Fans ranged from diehards to first-timers. Eric Schreiber has been tuning in to Jethro Tull since the 1970s. He observed how over 50 years, the band journeyed through folk, progressive, and hard rock phases. He said, “Their trademark sound, which distinguishes Ian Anderson from other frontmen, is his prominent featuring of the flute. For a lead singer to alternate vocals with playing a wind instrument with his level of mastery is impressive. With some bands, the lead guitarist creates the band’s signature sound, but with Jethro Tull, it’s definitely Anderson’s flute and vocals.” He continued, “It was interesting how he chronicled the evolution of the band over the years with all of its members. His current band does a fine job of supporting him and did the music justice.” His favorite numbers were “A New Day Yesterday,” “My God,” “Aqualung,” and “Locomotive Breath,” and in response to the latter, he said, “It was kind of cool that you could see the LIRR from the stadium as that song was playing.” 

Jethro Tull with one of many outstanding backdrops, Photo by Michael Perlman
“When Ian came on stage, the sun was setting, it became dark just like in the theatre, and when he started performing, it was magical,” said Linda Glaser. “When I think of Jethro Tull, I think of Ian playing the flute with his toes touching his opposite knee. It was like time hasn’t moved since the 70s.” As for the band’s rapport with the audience, she said, “It was something I have never seen! Every song had a backup story, and past musicians were presented on video to narrate the songs.” She also fell in love with the venue’s ambiance. “The people we met in our row felt like long-lost friends,” she said. 

Ian Anderson belting a note, Photo by Michael Perlman
Peter Arato considered the high points the instrumentals, such as in “Bourée.” Additionally, he admired how Anderson entertained the crowd with retrospective stories of each tune between songs. He said, “An elaborate backdrop alternated between historic footage of Tull, a psychedelic light show, tributes by other musicians to the band’s 50th anniversary, and folks doing duets with Ian Anderson. The visuals really added to the experience.” His evening was also boosted by the stadium’s character. “There is probably no better or more intimate venue to see an outdoor show than Forest Hills Stadium, with a sense of history from the basic structure to the portraits of legends, both athletic and musical.” 

Longtime fan Steven Rosen sports his Jethro Tull t-shirt
“My memories came flooding back reliving my journey with them over 50 years,” said Steven Rosen, who found enjoyment in what he considers lesser known numbers, “Heavy Horses” and “Farm by the Freeway,” in addition to top hits “Aqualong” and “Locomotive Breath.” He praised Anderson’s rapport and professionalism. “Ian referred to seeing old friends again, which was nice to hear, and also let the applause die down before continuing the concert, which most bands in a hurry to finish do not.” 
Ian Anderson & his band take a bow, Photo by Michael Perlman
For Jane Firkser-Brody, it was a nostalgic night, which was reminiscent of the 1970 Jethro Tull concert at the Fillmore East. “Bourée” was her personal favorite, which largely made the crowd interact. She said, “I absolutely love the sound of a flute, and Ian Anderson plays as good as ever. Even though he is the only original member, his band sounds as if they have been playing together for years. Jethro Tull is made up of excellent musicians!”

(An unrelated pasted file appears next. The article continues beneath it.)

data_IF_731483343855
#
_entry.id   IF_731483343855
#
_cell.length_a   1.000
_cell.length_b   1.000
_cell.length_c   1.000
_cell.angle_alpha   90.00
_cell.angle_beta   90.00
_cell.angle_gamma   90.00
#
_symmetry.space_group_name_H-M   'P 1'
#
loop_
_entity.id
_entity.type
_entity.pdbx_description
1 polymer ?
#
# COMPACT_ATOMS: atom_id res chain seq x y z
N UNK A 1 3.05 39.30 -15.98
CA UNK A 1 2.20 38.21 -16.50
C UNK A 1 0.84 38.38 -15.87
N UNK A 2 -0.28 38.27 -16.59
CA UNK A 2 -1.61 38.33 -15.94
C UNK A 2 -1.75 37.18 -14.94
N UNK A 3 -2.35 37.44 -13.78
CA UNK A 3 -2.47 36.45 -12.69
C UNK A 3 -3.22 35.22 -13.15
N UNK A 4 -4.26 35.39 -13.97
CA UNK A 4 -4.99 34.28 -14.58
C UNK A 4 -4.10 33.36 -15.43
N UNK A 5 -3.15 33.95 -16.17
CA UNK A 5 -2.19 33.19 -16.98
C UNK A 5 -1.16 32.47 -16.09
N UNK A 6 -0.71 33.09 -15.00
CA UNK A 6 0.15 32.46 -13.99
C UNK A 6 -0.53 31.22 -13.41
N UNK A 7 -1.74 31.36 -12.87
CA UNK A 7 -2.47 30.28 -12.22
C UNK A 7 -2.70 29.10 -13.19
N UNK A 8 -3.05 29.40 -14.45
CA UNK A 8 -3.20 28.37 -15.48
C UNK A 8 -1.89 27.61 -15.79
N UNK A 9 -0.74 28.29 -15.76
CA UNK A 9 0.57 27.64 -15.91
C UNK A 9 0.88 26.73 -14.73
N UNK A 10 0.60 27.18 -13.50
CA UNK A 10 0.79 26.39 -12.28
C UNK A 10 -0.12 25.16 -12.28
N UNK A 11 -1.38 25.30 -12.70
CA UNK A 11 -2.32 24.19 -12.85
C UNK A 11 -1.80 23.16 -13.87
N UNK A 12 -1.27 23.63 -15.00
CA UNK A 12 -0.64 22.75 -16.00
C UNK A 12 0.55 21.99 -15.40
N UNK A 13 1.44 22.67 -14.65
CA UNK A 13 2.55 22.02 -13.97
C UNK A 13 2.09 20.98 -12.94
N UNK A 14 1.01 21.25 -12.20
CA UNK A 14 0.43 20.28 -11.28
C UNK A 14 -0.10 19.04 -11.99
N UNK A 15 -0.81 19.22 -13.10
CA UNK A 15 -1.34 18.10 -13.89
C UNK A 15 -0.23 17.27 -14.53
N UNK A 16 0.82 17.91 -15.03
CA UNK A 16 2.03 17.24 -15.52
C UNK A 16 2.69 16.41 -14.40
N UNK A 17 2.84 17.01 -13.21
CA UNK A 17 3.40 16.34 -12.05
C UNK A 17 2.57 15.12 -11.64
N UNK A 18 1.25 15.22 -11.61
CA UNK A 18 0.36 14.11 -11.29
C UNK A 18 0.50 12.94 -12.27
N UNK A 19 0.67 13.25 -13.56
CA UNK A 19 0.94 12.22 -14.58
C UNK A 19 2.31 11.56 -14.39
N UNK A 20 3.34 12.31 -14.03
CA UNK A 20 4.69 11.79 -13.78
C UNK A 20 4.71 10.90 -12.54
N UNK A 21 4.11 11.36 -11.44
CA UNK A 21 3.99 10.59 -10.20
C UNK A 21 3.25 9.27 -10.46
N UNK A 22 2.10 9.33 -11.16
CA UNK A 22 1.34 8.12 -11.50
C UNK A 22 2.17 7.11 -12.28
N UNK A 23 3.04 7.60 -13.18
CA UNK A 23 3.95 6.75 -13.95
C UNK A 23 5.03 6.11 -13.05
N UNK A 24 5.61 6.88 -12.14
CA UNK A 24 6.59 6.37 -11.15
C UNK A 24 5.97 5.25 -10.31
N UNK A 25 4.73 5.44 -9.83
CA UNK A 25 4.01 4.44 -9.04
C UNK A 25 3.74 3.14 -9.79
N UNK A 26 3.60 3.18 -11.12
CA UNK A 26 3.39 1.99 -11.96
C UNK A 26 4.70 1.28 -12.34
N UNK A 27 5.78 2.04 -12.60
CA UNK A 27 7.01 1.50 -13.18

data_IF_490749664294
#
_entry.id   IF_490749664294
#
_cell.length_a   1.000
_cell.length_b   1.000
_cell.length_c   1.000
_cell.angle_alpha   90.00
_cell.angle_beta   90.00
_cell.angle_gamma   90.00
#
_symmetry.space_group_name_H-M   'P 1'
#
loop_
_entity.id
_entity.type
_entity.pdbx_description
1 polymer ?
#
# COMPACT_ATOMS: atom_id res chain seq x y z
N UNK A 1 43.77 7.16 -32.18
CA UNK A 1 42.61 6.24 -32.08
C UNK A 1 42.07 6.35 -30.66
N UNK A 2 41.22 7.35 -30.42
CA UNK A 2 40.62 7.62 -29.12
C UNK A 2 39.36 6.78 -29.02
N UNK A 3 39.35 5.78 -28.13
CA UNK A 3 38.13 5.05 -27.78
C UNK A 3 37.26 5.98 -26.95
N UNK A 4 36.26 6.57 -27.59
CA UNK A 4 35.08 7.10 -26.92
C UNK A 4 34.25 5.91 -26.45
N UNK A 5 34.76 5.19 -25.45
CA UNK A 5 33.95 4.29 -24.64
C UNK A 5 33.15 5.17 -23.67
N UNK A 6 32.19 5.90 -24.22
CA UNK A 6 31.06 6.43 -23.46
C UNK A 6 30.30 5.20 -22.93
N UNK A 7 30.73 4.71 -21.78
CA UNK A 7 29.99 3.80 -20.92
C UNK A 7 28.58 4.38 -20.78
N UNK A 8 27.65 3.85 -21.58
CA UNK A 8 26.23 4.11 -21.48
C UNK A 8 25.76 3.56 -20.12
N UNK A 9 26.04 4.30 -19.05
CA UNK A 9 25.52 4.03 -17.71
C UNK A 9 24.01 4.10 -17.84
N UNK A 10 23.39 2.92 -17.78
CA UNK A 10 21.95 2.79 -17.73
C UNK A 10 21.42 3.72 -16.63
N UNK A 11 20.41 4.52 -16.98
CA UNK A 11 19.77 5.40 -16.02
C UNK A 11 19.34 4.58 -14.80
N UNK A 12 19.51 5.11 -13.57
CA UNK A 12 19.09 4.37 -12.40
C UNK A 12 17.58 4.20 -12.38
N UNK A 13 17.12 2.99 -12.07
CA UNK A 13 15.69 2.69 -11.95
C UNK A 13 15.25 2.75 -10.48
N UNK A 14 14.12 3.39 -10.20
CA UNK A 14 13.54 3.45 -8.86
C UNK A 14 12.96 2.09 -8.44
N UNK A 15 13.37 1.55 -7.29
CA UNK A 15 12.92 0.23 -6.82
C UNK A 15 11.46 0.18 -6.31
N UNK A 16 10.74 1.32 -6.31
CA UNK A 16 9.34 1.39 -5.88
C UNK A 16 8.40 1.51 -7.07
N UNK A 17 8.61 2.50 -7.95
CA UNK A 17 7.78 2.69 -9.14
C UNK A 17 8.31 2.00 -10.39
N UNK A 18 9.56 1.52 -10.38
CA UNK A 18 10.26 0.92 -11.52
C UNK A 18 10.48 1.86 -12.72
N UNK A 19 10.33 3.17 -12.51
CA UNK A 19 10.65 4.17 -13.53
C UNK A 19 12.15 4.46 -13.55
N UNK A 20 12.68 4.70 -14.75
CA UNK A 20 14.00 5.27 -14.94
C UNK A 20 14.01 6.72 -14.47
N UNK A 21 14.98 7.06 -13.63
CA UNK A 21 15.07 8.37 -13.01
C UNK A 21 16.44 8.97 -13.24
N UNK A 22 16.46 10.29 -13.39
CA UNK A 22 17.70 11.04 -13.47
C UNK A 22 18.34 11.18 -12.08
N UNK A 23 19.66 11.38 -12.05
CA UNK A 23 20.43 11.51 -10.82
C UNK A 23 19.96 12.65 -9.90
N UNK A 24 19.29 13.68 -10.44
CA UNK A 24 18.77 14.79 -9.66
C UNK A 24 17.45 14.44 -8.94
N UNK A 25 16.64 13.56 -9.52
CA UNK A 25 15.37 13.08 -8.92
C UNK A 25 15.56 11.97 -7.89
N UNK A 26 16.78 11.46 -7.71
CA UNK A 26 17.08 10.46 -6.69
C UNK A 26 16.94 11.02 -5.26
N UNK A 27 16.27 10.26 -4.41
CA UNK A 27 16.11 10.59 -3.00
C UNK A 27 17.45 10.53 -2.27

A portion of Kevin Wadalavage's Jethro Tull ticket stub collection
It was Kevin Wadalavage’s 14th Jethro Tull engagement, and he proudly retained his ticket stubs since 1972 at Madison Square Garden. He explained, “The musicians of early Tull, some of which were featured on the screen in the show, including Barriemore Barlow, Jeffrey Hammond, and Clive Bunker, were amazingly entertaining and skilled, and I would invite anyone to watch some of their early concert footage.” He continued, “Ian makes all the classic moves he has made for decades, and that is all we visually focus on with the band while they dutifully execute the notes.” He reminisced, “I first came to Forest Hills Stadium to see The Who in 1971, and having always lived in Queens, it has been a real treat to see the Stadium come back to life. I can see world-class talent and still be home in ten minutes.”

A similar version appears in Michael Perlman's Forest Hills Times column: 

Thursday, August 22, 2019

A Forest Hills Mystery... "Celebrity Walk"

By Michael Perlman

Every community has forgotten relics which either survive or have been concealed, demolished, or carted away and awaiting rediscovery. The latter is the case with “Celebrity Walk,” a collection of handprints and signatures in cement slabs which existed in the 1960s and 1970s along the perimeters of the lawns in front of one of Forest Hills Gardens’ most historic and storied buildings, the Forest Hills Inn. It evoked the ambiance of Grauman’s Chinese Theatre’s forecourt’s footprints and handprints feature.

“I loved coming up with press-generating ideas, including the creation of a Celebrity Walk in front of the hotel’s sidewalk cafe. Marketing seemed to come easily to me,” said Mark H. Fleischman, former owner of the famed Studio 54 nightclub and author of “Inside Studio 54” which features a memoir of his life. From 1965 to 1968, he co-owned the Forest Hills Inn and served as executive director, although he retained stock in the company that sold to the co-op and rented the restaurants.